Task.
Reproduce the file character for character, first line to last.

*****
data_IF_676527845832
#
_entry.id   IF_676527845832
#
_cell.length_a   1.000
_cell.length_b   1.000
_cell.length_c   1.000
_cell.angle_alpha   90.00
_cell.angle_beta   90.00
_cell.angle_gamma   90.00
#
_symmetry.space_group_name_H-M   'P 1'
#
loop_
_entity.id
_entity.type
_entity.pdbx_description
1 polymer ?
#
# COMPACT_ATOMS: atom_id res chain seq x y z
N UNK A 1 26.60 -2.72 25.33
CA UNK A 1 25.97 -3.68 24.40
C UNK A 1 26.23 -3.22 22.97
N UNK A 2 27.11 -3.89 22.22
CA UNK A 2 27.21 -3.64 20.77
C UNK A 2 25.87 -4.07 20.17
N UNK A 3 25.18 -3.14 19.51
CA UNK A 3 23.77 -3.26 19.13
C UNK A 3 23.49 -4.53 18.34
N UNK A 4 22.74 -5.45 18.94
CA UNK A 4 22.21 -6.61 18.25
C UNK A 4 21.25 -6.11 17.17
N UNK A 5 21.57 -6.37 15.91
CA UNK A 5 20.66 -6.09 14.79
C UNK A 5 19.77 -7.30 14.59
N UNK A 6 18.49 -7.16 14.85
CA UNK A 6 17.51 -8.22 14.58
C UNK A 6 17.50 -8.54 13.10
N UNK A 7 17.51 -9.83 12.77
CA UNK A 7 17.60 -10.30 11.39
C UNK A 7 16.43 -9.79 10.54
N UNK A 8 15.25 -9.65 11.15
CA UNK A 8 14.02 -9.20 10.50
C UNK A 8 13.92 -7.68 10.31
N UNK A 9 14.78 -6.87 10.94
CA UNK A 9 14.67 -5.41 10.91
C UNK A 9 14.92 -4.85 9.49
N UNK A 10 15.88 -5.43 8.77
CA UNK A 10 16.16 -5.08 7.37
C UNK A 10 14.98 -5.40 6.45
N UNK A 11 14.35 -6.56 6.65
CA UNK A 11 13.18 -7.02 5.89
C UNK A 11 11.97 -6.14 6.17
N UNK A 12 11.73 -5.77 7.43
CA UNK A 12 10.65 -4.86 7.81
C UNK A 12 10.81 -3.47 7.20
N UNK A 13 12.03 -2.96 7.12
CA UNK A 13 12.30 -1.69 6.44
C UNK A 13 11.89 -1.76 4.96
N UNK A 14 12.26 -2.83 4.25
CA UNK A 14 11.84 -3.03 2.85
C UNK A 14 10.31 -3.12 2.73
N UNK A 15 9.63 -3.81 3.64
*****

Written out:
data_IF_676527845832
#
_entry.id   IF_676527845832
#
_cell.length_a   1.000
_cell.length_b   1.000
_cell.length_c   1.000
_cell.angle_alpha   90.00
_cell.angle_beta   90.00
_cell.angle_gamma   90.00
#
_symmetry.space_group_name_H-M   'P 1'
#
loop_
_entity.id
_entity.type
_entity.pdbx_description
1 polymer ?
#
# COMPACT_ATOMS: atom_id res chain seq x y z
N UNK A 1 26.60 -2.72 25.33
CA UNK A 1 25.97 -3.68 24.40
C UNK A 1 26.23 -3.22 22.97
N UNK A 2 27.11 -3.89 22.22
CA UNK A 2 27.21 -3.64 20.77
C UNK A 2 25.87 -4.07 20.17
N UNK A 3 25.18 -3.14 19.51
CA UNK A 3 23.77 -3.26 19.13
C UNK A 3 23.49 -4.53 18.34
N UNK A 4 22.74 -5.45 18.94
CA UNK A 4 22.21 -6.61 18.25
C UNK A 4 21.25 -6.11 17.17
N UNK A 5 21.57 -6.37 15.91
CA UNK A 5 20.66 -6.09 14.79
C UNK A 5 19.77 -7.30 14.59
N UNK A 6 18.49 -7.16 14.85
CA UNK A 6 17.51 -8.22 14.58
C UNK A 6 17.50 -8.54 13.10
N UNK A 7 17.51 -9.83 12.77
CA UNK A 7 17.60 -10.30 11.39
C UNK A 7 16.43 -9.79 10.54
N UNK A 8 15.25 -9.65 11.15
CA UNK A 8 14.02 -9.20 10.50
C UNK A 8 13.92 -7.68 10.31
N UNK A 9 14.78 -6.87 10.94
CA UNK A 9 14.67 -5.41 10.91
C UNK A 9 14.92 -4.85 9.49
N UNK A 10 15.88 -5.43 8.77
CA UNK A 10 16.16 -5.08 7.37
C UNK A 10 14.98 -5.40 6.45
N UNK A 11 14.35 -6.56 6.65
CA UNK A 11 13.18 -7.02 5.89
C UNK A 11 11.97 -6.14 6.17
N UNK A 12 11.73 -5.77 7.43
CA UNK A 12 10.65 -4.86 7.81
C UNK A 12 10.81 -3.47 7.20
N UNK A 13 12.03 -2.96 7.12
CA UNK A 13 12.30 -1.69 6.44
C UNK A 13 11.89 -1.76 4.96
N UNK A 14 12.26 -2.83 4.25
CA UNK A 14 11.84 -3.03 2.85
C UNK A 14 10.31 -3.12 2.73
N UNK A 15 9.63 -3.81 3.64